By Paul Archer, founder and managing director of brand advocacy platform, Duel
The Covid-19 pandemic has massively impacted the way brands operate by putting a huge amount of pressure on them to expand their D2C offering and enhance their online presence. When you consider that (according to a report from Retail Economics) 46 percent of UK consumers have purchased a product online that they had previously only ever purchased in store over the last year, this is no surprise.
But this has meant that offline incumbents have aggressively moved online over the last year, which has in turn led to skyrocketing customer acquisition costs and diminishing returns for online brands who have, at the same time, had their budgets slashed. The result? Online brands are just not seeing the same results from their investment in digital advertising any more.
Today’s millennial and Gen Z consumers are also a more sceptical bunch and are increasingly losing trust in many standard marketing practices including paid advertising and influencer promotions. Instead, they are looking for more meaning and purpose from the brands they buy from – something that has only been accelerated by the pandemic. Numerous studies into consumer loyalty point to this. In fact, research from Cone and Porter Novelli revealed that 79 percent of people say they are more loyal to purpose-led brands and research from EY suggests that purposeful companies outperform the stock market by 42 percent.
As a result, long-term brand and reputation building have become more important than expensive advertising strategies when it comes to driving authentic word-of-mouth growth in a post-Covid world. But how can brands do this? By developing a community that they truly own, and therefore can promote to and collaborate with again, and again. Enter Brand Advocacy.
What is Brand Advocacy?
Brand Advocacy is essentially any behaviour that involves a customer supporting or recommending a brand they love. While brand advocates have always existed under different guises – superfans, ambassadors, experts, enthusiasts and evangelists – the concept of developing a strategy for building communities of them and then nurturing relationships with each one at scale in order to drive company growth is a new one.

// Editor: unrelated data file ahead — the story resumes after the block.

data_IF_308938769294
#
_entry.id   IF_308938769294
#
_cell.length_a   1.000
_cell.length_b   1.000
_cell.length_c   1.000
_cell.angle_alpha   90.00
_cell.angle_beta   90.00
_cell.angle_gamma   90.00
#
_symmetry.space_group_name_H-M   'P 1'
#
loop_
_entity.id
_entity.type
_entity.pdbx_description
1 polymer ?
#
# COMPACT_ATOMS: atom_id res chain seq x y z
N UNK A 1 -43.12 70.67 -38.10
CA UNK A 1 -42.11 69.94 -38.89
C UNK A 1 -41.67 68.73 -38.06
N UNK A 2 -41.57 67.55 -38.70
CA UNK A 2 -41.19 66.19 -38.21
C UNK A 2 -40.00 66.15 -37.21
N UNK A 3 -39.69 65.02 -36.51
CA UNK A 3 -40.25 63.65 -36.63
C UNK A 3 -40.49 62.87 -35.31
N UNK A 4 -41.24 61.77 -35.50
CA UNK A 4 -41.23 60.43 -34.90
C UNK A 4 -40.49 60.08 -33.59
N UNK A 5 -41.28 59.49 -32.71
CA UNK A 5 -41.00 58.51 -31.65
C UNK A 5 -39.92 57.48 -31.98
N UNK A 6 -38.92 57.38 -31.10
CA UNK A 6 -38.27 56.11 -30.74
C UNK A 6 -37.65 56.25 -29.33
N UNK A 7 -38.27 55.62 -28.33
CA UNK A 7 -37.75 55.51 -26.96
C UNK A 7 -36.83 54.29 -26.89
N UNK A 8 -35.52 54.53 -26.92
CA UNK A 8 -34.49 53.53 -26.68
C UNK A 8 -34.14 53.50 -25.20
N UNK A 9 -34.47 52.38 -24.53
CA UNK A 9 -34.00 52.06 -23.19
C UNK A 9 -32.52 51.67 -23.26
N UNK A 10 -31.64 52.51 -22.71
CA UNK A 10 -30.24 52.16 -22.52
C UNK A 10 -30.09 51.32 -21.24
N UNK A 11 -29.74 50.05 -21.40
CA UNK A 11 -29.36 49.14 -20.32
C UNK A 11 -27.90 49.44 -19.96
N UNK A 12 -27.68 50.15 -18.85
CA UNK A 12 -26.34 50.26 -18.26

Examples of Brand Advocacy in action
The billion-dollar global athletic apparel company, Lululemon, was built exclusively on brand advocacy principles. It has built a community of customer and grassroots ambassador advocates that believe in the company’s vision, share in its purpose and are very quick to share stories, convince their friends and family to buy their products and argue in defence of the brand when required. The brand trusts in the power of its customers and wider network of advocates to drive brand and revenue growth for them to such an extent that they never need to use advertising.
British luxury jewellery brand, Monica Vinader, is another great example of a company driving growth through its strong and loyal fanbase. By identifying priority segments within its brand network – the loyalist customer and the social customer – the company designed and built advocacy programs tailored to each group in order to drive loyalty among them. The result? A core group of super fans who tell Monica Vinader’s brand story thousands of times a day, across every social network, driving huge amounts of growth as a result.
Many other brands have followed suit, adapting to this shift in consumer behaviour and finding ways to encourage customers to engage in the practice of brand advocacy in the wake of the Covid-19 crisis. For example, children’s clothing company, Frugi, shared tips and tricks for keeping kids engaged during the pandemic via its loyal and vast Facebook group through its customer advocacy program and it has correspondingly seen sales grow over the last year. And Dynamic Discs’ expanding fan base has been passionately promoting the sport to friends and family as a way of getting outside and staying active during lockdown and the brand has been growing rapidly as a result.
Brands looking to drive growth in a post-Covid world must look to the likes of Monica Vinader, Lululemon and Frugi as an example of how to do this. Without the need for expensive advertising strategies that are no longer hitting the mark with their respective target markets, these companies have instead focused on growing and nurturing a community of advocates who represent, promote and shout about the brand for them.
This is something that will be fundamental to a brand’s success in a post-Covid world.